The UK Government expects to see evidence of minimum unit price for alcohol (MUP) in Scotland within ‘two to three years’ of its implementation. Peers debated the policy following a question from Lord Rennard regarding the potential savings to the NHS and police services of introducing MUP.
Parliamentary Under-Secretary for Health and Social Care Lord O’Shaughnessy made the statement during a House of Lords debate on the day new figures from the Institute of Alcohol Studies (IAS) showed that supermarket beer is almost 188% more affordable today than it was 30 years ago, and that its affordability has risen by 22% since 2012.
Responding to Baroness Jolly’s question about when a review of MUP in Scotland might take place, O’Shaughnessy said that the government ‘would expect within two to three years to see evidence of its impact.’ This is the first time a government minister has mentioned a time frame in discussions surrounding review of the policy.
Lord O’Shaughnessy also agreed to meet with Lord Ribeiro and Alcohol Health Alliance Chair Professor Sir Ian Gilmore to discuss what the government could do to tackle rising rates of liver disease in England.
He went on to say that the country needs a system which is ‘capable of targeting those who are sensitive to both price but also health interventions, who are drinking in a way that is very deleterious to their health’ and admitted that ‘taxation has a really important role to play in promoting better drinking habits’.
Commenting on the debate, Lord Rennard said:
‘Cheap alcohol is a problem that this government needs to tackle, and needs to tackle soon. To hear that the minister expects evidence to emerge from Scotland within the next two to three years is welcome – but action should be taken sooner.
‘Devolved governments are already convinced by the overwhelming evidence base in favour of Minimum Unit Pricing for alcohol and are moving to protect their citizens. Action on this issue is now needed in England.’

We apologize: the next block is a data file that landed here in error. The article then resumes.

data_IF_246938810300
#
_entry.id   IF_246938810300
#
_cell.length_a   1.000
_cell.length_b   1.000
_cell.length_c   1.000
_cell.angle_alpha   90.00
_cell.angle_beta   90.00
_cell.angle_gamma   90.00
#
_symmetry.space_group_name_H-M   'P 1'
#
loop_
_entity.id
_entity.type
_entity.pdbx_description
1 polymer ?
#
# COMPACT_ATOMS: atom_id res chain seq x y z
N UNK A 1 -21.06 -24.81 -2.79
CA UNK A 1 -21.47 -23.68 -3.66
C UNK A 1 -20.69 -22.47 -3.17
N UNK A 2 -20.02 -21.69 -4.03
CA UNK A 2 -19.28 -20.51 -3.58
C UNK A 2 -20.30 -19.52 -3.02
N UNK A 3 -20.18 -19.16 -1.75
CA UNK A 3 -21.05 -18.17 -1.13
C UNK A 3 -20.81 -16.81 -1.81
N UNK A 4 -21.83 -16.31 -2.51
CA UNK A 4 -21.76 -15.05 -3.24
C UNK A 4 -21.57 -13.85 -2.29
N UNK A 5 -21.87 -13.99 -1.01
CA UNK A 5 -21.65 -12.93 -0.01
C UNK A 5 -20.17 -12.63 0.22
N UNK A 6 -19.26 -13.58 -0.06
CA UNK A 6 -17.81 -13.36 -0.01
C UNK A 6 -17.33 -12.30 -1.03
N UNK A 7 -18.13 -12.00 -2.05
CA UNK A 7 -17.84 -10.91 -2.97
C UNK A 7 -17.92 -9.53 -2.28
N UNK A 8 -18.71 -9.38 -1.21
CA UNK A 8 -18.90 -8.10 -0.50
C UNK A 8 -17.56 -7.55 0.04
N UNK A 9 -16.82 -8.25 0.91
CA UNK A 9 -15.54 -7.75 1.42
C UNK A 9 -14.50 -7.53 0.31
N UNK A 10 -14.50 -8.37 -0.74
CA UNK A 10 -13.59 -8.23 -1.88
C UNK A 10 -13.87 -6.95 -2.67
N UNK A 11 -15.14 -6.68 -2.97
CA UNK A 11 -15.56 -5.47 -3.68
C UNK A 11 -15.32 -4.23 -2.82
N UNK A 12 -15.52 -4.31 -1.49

Katherine Brown, chief executive of the Institute of Alcohol Studies, commented:
‘While we remain hopeful that government will act sooner, it is promising to hear that they expect evidence ahead of the end of Scotland’s five-year sunset clause.
‘As the Scottish, Welsh and Northern Irish governments are acting on cheap alcohol, English citizens are left behind. 65 people die from alcohol-related causes each day in England, so there is no time for delay – decisive action must be taken.’
Notes to Editors:
The transcript for the House of Lords debate Alcohol: Minimum Unit Pricing can read here: https://hansard.parliament.uk/Lords/2018-02-28/debates/D11BF73E-62FA-44B3-87C5-1816B969B3DC/AlcoholMinimumUnitPricing#contribution-B1850527-9E85-4B0A-BD10-BF0DB420CA85
Minimum unit pricing (MUP) will come into force in Scotland on 1st May this year. This policy will set a floor price of 50p per unit, below which alcohol cannot be sold. The policy will be subject to a five-year sunset clause, after which its effectiveness will be reviewed.
In England, in the first five years, a 50p MUP is estimated to save 1,148 lives, reduce hospital admissions by 74,471, and cut health care costs by £326 million. Cancer deaths are also modelled to fall – work from Cancer Research UK and the Sheffield Alcohol Research Group suggests that over the next 20 years, a 50p MUP would reduce cancer deaths by 670 and prevent 6,300 hospital admissions for cancer.
About the Institute of Alcohol Studies
The Institute of Alcohol Studies is an independent institute bringing together evidence, policy and practice from home and abroad to promote an informed debate on alcohol’s impact on society.
Our purpose is to advance the use of the best available evidence in public policy decisions on alcohol. The IAS is a company limited by guarantee, No 05661538 and registered charity, No 1112671. For more information visit www.ias.org.uk.
For media enquiries please contact:
Research & Information Officer
Institute of Alcohol Studies
12 Caxton Street
Email: firstname.lastname@example.org Tel: 0207 222 4001